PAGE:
After his defeat at Naesby, the King came to South Wales to raise fresh troops. The Glamorgan gentry refuse and mustered the county, standing in battle array with both horse and foot with the gentry at the head of the Army. This army met at St. Fagans and a Cefn - on, and presumably Prichard took part in these discussions. The King was forced to send what troops he had, to deal with this South Wales army. On seeing the battle hardened troops the King had sent, the Glamorgan men agreed to provide the King with some men and money. Because they had had enough of the war and did not fight they were named the "peaceable army". It appears that the men and money were never sent to the King. The King left South Wales in August and on his way North, may have stopped at Llancaiach Fawr to dine with Prichard. By the autumn the gentry have thrown in their lot with the Parliamentarians and in November, Prichard is made Govenor of Cardiff. His commission was dated the 17th of November. The forces in Glamorgan were equiped with weapons taken from the Royalists at tha battle of Colby Moor, near Haverford West.
Royalists from Raglan castle stormed Caerleon and Newport and then marched on Cardiff. They managed to take the town but Prichard still held the castle for Parliament. Rowland Laugharne arrived with the West Wales Parliament forces and beat the Royalists in a battle outside of the town. The battle, between about 2000 Royalists and 1500 Parliamentarians was won by a single Parliamentarian charge. As soon as the castle was relieved, Lt. Col. Thomas Laugharne re enforced by Prichard's men sally out of the town and in the ensuing fight Thomas Laugharne was killed. The Parliamentary men were forced to withdraw. While Laugharne is pursuing the defeated Royalists cavalry, the bulk of the Royalist army surrendered to Prichard, who gave them very generous terms. Two days later, as the Royalists marched away, they broke these terms and another battle ensued. Again Parliament was victorious.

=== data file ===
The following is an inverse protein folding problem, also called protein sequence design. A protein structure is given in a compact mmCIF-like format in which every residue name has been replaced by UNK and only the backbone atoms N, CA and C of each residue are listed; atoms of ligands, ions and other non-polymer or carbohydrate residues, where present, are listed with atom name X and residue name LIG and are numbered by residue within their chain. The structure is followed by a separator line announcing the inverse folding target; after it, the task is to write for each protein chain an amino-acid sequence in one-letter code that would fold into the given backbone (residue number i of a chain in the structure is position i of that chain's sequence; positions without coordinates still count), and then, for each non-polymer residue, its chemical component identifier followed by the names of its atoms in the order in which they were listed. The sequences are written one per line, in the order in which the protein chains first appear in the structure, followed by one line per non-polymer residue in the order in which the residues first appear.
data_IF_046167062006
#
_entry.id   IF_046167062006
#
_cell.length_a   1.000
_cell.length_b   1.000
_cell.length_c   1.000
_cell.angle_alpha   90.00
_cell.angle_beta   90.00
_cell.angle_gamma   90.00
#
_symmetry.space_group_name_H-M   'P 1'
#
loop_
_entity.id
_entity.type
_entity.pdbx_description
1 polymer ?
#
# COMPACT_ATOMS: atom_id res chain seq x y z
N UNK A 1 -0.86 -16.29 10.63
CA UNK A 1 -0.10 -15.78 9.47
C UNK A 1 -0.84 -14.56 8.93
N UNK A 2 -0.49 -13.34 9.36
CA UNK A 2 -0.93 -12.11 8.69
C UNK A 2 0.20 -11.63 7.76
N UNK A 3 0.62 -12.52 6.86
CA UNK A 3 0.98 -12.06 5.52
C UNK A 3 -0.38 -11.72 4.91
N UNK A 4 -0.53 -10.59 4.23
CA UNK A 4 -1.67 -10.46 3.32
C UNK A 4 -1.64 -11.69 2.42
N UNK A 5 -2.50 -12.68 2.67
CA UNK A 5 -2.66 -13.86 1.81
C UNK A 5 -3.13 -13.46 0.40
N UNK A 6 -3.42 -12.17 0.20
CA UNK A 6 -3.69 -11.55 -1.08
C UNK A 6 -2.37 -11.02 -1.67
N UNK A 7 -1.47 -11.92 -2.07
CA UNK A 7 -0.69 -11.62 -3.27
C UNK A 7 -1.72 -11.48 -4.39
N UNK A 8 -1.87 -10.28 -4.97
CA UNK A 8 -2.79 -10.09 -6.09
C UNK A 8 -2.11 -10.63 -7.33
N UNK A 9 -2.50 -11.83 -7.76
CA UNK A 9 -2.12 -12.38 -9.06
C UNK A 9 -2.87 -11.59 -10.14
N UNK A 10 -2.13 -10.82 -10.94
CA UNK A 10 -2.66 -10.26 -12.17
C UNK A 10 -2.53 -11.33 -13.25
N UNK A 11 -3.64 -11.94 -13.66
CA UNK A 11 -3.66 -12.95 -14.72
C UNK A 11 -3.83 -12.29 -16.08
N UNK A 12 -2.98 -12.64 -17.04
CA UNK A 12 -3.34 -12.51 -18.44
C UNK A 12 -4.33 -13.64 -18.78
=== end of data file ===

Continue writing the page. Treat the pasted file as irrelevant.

Again Cardiff is besieged, albeit half heartedly, by the Royalist. Prichard plays for time by refusing to acknowledge the summons which was delivered by a woman. And again Cardiff is relieved by Laugharne who scatters the Royalist army at its camp, in a field near Llandaf. Already there are doubts as to Laugharnes loyalty to the Parliament.
Prichard garrisoned Cardiff through the campaign that will include the Battle of St. Fagans. At St. Fagans the Royalist, commanded bt Rowland Laugharne, who has by now changed sides, were beaten by a much smaller armt under Thomas Horton. Early on yhe morning of May 8th. the Royalist tried a surprise attack on the Parliamentarian quarters in and around St. Fagans. This attack almost worked but a charge of 50 horse and Dragoons routed the advance guard of the Royalist army. The Parliament right wing under Col. Okey, pressed the attack and the Royalist gave ground, fighting from hedgerow to hedgerow. Okey was reinforced and the attack continued over one stream and was held at a second. The Horse was forced to stand under fire until the Parliament Foote came up and a general advance was made. The Royalist army was routed. Almost 3000 prisoners were taken and 4000 more were disarmed and allowed to go home.
1649 – 1651
For the rest of the Civil War, Cardiff played no real military role